“The car culture is dying.” Premature. Not for another 15-20 years. Then the environment will have a damping effect on it in terms of dynamic involvement with collector cars, but not the interest in interesting vehicles.

        Dynamic involvement with collector cars, for most, will be museum driving days, which is already happening. And we will always have the guy/gal with a prized vehicle in their possession, and the bigger private car collections.

        General car ownership will certainly decline for most people, because of vehicle cost, carbon and fuel taxes, etc. IC cars will be with us for some time, but the writing is on the wall, time to get those solar panels on the roof and embrace the new era of vehicle motivation, the ‘motor’ powered cars. I can hardly wait to own a new EV. But, as usual, i will probably have to build my own, till the used prices of early adopters EV’s goes down to an affordable level, of the price for production EV’s reaches my budget limitations…col!

        In LA… The Automobile Driving Museum awaits your visit> http://www.dailydriverproject.com/mc-adm-part1/

        • Hi Tre,

          I agree that there would likely be an outcry (of “moms”) about the lack of “safety” if such were not part of the package. But the original point stands, does it not? About the way the wildness of powerful cars has been tempered by all the “safety” stuff? Modern performance cars are like roller coaster rides. You’re more a passenger than a participant.

          On kids: I don’t doubt some work on them. But it’s very clear that fewer do today than ever before. When I was a teenager in the ’80s, most guys were at least interested in cars and a lot of them actually had/worked on cars. That is not as nearly true today – and hard data backs this up. Did you know that about one-third of high school/college age kids don’t even have a driver’s license? This is unprecedented. Cars have become a drag. They cost too much to buy and keep; the hassles associated with owning them are formidable. And they’re daunting – and un-fun – to work on, unless you’re really committed (and, typically, have someone to mentor you).

          • Hi! Eric,

            No argument that the “wildness” has been tampered with and necessarily so. As I stated, we wouldn’t have a new performance era without that tampering. And you can’t blame it just on nanny aids and safety equipment, typical vehicle content today adds significant weight, which deadens handling, though, limits remain high, the fun is certainly diminished. I use for example… my 91′ 318is is a lot more fun to drive then my E36 328is even though the 328 has higher performance capabilities. The reason is weight, the 328 weighs a lot more then the 318, and is not as direct or toss able as the 318. You find the same thing with Miatas, the NA’s are just more fun to drive, especially if not optioned up.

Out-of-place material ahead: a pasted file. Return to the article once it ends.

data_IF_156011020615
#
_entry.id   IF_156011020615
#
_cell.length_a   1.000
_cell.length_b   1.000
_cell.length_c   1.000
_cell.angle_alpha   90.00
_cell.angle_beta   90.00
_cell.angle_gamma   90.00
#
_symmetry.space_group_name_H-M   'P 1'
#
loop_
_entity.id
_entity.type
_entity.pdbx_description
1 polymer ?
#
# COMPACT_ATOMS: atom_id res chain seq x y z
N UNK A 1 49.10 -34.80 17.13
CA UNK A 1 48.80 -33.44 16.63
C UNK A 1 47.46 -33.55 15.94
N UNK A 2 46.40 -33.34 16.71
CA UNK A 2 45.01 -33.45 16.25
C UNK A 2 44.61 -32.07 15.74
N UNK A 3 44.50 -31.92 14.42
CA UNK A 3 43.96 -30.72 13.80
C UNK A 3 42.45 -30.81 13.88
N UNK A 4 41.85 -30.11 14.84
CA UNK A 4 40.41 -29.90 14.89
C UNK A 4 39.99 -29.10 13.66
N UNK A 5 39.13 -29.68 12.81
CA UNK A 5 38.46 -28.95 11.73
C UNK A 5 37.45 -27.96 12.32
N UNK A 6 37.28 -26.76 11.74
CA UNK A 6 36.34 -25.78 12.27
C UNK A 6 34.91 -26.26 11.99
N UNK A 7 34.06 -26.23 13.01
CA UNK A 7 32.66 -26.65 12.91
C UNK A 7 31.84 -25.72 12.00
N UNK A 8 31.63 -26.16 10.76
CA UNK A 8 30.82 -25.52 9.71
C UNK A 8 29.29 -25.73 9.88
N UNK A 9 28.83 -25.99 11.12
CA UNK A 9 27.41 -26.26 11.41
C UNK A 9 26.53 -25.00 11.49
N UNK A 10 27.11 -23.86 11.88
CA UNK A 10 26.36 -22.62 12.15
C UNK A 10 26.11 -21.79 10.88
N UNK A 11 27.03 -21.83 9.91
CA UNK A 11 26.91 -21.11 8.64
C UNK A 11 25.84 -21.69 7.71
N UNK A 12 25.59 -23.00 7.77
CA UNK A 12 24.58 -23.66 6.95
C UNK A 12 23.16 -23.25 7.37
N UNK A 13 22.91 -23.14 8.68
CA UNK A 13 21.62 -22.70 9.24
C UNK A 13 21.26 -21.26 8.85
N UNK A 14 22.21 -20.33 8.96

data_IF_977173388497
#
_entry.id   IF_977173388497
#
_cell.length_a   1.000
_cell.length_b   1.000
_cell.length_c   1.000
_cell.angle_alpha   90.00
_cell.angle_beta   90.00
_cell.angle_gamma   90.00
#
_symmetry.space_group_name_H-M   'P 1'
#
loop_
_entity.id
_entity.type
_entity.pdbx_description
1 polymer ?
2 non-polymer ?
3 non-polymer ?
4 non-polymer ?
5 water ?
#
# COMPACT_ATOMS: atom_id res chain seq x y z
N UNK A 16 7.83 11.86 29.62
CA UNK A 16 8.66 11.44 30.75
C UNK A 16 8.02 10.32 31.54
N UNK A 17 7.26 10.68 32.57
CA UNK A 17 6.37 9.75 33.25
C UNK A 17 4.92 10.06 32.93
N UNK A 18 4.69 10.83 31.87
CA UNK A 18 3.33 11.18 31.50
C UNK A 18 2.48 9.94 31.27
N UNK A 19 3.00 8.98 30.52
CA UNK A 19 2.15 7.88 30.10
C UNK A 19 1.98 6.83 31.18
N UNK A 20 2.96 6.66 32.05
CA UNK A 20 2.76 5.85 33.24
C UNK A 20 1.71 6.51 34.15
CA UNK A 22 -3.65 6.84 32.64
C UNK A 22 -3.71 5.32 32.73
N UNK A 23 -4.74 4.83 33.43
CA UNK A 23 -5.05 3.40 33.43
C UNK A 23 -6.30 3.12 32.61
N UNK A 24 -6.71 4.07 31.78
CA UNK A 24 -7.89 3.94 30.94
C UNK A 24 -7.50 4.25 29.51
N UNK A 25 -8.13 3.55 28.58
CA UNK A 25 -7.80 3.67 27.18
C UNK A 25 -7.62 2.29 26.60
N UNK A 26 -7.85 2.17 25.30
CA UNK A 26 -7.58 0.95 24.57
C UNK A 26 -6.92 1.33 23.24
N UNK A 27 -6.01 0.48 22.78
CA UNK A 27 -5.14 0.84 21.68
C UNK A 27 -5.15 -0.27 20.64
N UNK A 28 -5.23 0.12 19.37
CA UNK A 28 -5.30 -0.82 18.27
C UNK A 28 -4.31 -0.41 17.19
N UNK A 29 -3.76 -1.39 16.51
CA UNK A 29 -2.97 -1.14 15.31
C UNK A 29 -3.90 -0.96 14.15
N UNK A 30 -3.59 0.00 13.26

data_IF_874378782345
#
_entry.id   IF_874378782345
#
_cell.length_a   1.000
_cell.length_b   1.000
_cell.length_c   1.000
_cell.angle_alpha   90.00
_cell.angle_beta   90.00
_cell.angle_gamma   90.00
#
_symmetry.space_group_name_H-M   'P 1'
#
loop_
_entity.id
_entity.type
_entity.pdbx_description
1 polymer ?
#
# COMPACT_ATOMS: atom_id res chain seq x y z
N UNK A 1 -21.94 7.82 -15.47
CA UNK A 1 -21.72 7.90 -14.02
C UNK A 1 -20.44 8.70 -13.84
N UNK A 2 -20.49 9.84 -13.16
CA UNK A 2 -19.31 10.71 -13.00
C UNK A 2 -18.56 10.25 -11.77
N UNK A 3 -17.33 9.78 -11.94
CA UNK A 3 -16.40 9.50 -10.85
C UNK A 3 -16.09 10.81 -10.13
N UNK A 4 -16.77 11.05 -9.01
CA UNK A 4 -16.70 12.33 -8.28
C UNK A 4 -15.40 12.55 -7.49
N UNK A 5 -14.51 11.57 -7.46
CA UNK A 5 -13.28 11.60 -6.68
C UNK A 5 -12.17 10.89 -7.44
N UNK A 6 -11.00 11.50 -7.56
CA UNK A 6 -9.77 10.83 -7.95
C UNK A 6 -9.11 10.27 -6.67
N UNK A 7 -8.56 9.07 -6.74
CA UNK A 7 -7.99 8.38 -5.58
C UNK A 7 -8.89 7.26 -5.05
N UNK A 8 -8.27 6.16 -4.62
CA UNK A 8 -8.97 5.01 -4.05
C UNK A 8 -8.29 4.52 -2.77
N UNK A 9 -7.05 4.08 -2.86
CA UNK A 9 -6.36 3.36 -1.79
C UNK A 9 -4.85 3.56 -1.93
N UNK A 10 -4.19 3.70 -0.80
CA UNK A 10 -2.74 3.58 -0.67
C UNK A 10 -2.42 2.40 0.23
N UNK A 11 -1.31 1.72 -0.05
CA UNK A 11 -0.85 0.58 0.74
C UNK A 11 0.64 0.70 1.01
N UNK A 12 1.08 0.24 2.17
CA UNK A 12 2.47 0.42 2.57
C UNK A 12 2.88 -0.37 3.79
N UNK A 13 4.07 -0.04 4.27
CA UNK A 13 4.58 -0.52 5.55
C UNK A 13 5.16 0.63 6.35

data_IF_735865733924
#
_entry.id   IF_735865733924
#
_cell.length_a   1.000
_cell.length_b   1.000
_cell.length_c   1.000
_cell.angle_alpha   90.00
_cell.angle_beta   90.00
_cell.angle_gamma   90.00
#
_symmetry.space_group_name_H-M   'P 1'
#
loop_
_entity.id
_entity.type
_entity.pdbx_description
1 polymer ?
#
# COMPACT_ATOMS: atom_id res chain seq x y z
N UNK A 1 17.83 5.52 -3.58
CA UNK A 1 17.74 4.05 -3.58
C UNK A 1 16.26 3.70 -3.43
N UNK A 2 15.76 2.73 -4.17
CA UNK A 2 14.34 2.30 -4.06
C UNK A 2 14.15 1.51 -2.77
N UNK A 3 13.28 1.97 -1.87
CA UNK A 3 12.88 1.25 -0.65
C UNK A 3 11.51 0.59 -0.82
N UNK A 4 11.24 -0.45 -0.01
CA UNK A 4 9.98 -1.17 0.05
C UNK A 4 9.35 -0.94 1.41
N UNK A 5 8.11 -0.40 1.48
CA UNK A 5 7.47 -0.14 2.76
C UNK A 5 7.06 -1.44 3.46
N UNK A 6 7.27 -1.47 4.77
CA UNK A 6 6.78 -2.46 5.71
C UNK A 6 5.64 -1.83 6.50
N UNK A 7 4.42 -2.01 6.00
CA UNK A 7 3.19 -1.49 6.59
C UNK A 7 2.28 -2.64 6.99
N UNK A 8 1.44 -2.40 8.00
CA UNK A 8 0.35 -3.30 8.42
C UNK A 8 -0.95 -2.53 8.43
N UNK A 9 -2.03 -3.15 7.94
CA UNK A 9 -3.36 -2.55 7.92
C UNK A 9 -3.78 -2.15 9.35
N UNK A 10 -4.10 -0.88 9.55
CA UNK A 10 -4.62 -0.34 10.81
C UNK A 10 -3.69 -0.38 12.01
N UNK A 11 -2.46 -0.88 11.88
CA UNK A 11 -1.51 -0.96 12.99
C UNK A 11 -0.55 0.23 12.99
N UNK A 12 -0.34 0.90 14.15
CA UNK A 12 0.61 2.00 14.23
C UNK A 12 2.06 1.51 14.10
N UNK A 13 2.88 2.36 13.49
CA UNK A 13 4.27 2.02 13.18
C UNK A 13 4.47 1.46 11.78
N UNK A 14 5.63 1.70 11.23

Yes! Generally speaking, kids are less involved with cars, but the demographic segment that disproportionately weights that number, are urban kids. My own son at 27 has never bothered to get a license. He loves cars, but is committed to the environment. He recently stated to me, that he would probably never own a car until he could afford an EV powered by solar panels. He got that environmental commitment from me, while working in the shop and attending car shows and vehicle performance events like the land speed events at Bonneville. I always made him aware of the environmental costs of IC vehicles and other human activities.

            While a lot of people put their heads in the sand regarding our environmental future, the kids are certainly aware of the issue and the environment is a great concern for them and their future, as it should be for all of us.

            Ok! Time to get that rotary out of the RX7 and get it ready for the LS376…. and so it goes…….. By the way, the owner of the RX7 is 25 years old and this is not his first extreme performance build. Among his hi-performance toys, he has a sand buggy with a rear engine LS pumping 550 Hp through a $15,000 Mendeola transmission that we just put a $5,000 rebuild kit into.

            Though, purely anecdotal, most of the work that comes through the door, is from 18 to 35 year old’s, then there is a big gap to abut 55 plus years of age. The gap I attribute to the commitment years, of career building and family commitments.

            From my perspective, interest in cars is still growing and while it gets me out of bed in the morning, it is also a concern.

            Don’t lament the new cars burden with government mandated and customer demanded equipment, there are still plenty of old cars ready for fun or a build to your desired specifications.

              • AGW in doubt?

                Tell that to the city planners who have to protect seaside cities form ocean rise. Tell that to the wine producers who are buying land in BC to plant vineyards. Tell that to the us military who planning now for rising global temps. And tell that to the few so called scientists who were paid to so it isn’t so. They are out numbered by responsible scientists who have no doubt that human contribution to the CO2 content in atmosphere is the reason temps are rising.